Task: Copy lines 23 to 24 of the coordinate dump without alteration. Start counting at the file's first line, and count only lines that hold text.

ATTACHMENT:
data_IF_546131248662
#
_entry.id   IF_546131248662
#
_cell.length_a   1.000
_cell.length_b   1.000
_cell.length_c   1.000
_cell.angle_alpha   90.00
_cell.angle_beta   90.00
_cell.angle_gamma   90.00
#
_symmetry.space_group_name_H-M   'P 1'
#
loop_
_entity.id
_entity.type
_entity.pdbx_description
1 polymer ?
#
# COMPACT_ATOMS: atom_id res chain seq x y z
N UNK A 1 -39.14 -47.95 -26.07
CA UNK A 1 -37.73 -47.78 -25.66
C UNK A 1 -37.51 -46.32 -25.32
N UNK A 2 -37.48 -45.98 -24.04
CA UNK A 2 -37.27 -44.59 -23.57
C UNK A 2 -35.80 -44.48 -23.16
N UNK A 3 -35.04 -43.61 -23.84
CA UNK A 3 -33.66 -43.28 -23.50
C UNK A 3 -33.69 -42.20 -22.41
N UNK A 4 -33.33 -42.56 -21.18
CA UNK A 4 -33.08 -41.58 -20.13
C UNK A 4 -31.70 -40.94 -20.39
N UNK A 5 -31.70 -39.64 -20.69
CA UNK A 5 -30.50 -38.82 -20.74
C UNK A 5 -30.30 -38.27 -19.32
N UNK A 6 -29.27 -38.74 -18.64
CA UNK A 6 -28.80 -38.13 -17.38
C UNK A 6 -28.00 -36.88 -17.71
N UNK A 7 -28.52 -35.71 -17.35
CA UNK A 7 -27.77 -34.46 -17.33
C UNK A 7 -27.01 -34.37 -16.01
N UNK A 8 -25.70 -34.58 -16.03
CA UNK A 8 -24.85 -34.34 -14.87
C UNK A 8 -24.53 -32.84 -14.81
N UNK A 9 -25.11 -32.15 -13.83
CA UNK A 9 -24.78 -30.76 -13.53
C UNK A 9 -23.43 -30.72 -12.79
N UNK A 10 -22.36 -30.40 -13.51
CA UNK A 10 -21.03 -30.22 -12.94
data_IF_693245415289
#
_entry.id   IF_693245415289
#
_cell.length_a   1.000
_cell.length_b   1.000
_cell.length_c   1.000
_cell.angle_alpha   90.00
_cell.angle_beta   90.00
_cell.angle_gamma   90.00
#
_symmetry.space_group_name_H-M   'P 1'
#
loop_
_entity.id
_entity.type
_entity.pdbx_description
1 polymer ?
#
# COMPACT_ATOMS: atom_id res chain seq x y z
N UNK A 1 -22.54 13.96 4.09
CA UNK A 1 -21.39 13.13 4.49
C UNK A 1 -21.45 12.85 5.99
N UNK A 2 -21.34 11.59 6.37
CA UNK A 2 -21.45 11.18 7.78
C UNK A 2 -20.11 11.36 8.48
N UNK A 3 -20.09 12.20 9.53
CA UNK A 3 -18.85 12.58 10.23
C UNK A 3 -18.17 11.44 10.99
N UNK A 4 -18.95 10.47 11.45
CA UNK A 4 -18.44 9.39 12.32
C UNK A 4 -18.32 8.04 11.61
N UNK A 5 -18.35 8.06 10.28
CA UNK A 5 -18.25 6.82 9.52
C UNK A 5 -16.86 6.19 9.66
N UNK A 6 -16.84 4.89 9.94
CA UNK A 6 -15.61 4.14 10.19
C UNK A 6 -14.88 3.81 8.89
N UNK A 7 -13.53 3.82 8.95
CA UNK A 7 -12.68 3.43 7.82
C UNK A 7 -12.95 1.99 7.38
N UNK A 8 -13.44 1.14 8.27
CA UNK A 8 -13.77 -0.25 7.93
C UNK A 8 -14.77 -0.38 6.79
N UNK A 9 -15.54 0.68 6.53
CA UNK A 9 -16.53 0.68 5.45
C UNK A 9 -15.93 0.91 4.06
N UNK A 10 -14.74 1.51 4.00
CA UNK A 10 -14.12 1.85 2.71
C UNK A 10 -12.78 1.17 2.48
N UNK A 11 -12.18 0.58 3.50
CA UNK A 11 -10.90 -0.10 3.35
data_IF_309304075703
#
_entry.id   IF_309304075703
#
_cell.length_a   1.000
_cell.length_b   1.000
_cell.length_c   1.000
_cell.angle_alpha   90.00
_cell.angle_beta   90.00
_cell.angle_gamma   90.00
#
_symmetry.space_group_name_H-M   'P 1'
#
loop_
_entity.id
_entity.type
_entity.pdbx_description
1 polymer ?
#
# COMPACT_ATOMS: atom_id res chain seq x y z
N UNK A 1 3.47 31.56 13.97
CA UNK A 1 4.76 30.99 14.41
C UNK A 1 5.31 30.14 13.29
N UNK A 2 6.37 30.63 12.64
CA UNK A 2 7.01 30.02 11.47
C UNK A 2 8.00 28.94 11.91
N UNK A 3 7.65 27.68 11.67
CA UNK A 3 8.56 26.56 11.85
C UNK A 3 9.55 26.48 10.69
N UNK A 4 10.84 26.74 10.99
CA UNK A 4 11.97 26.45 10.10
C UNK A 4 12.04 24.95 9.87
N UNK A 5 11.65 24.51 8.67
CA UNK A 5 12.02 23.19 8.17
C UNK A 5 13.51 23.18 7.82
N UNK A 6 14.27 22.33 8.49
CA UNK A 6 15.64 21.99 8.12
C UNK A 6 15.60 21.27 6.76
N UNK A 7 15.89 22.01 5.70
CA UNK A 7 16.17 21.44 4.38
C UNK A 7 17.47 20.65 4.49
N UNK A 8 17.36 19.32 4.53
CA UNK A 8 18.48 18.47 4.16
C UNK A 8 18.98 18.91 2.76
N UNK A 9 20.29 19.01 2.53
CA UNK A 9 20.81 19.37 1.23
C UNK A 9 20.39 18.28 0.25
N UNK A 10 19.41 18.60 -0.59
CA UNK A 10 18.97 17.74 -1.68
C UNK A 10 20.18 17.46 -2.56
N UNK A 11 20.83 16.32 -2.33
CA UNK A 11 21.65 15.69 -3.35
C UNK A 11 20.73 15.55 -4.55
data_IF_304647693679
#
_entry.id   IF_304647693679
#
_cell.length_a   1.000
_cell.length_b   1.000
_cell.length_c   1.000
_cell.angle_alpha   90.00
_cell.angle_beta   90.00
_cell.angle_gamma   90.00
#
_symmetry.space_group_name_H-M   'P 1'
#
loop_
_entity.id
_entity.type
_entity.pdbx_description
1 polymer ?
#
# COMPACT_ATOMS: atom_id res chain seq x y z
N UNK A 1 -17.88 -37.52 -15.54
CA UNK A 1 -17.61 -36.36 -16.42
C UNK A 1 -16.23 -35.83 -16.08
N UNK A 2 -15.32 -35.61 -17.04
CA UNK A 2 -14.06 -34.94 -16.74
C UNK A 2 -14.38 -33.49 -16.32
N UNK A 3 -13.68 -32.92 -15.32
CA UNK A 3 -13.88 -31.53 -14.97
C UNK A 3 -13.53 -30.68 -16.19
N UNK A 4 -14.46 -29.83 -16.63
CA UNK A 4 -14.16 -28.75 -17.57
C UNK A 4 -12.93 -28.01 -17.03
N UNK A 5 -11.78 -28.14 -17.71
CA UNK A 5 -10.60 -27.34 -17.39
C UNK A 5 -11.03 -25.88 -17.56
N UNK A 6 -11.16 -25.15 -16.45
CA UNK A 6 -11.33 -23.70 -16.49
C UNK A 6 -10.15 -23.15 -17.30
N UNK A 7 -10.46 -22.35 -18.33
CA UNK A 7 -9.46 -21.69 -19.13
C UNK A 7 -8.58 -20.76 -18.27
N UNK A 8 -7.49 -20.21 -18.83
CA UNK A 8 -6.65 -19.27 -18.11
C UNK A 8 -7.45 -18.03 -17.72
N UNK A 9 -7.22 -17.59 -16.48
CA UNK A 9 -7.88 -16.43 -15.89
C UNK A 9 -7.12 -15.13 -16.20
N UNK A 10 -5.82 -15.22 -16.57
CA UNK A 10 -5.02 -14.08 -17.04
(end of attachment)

C UNK A 1 -37.51 -46.32 -25.32
N UNK A 2 -37.48 -45.98 -24.04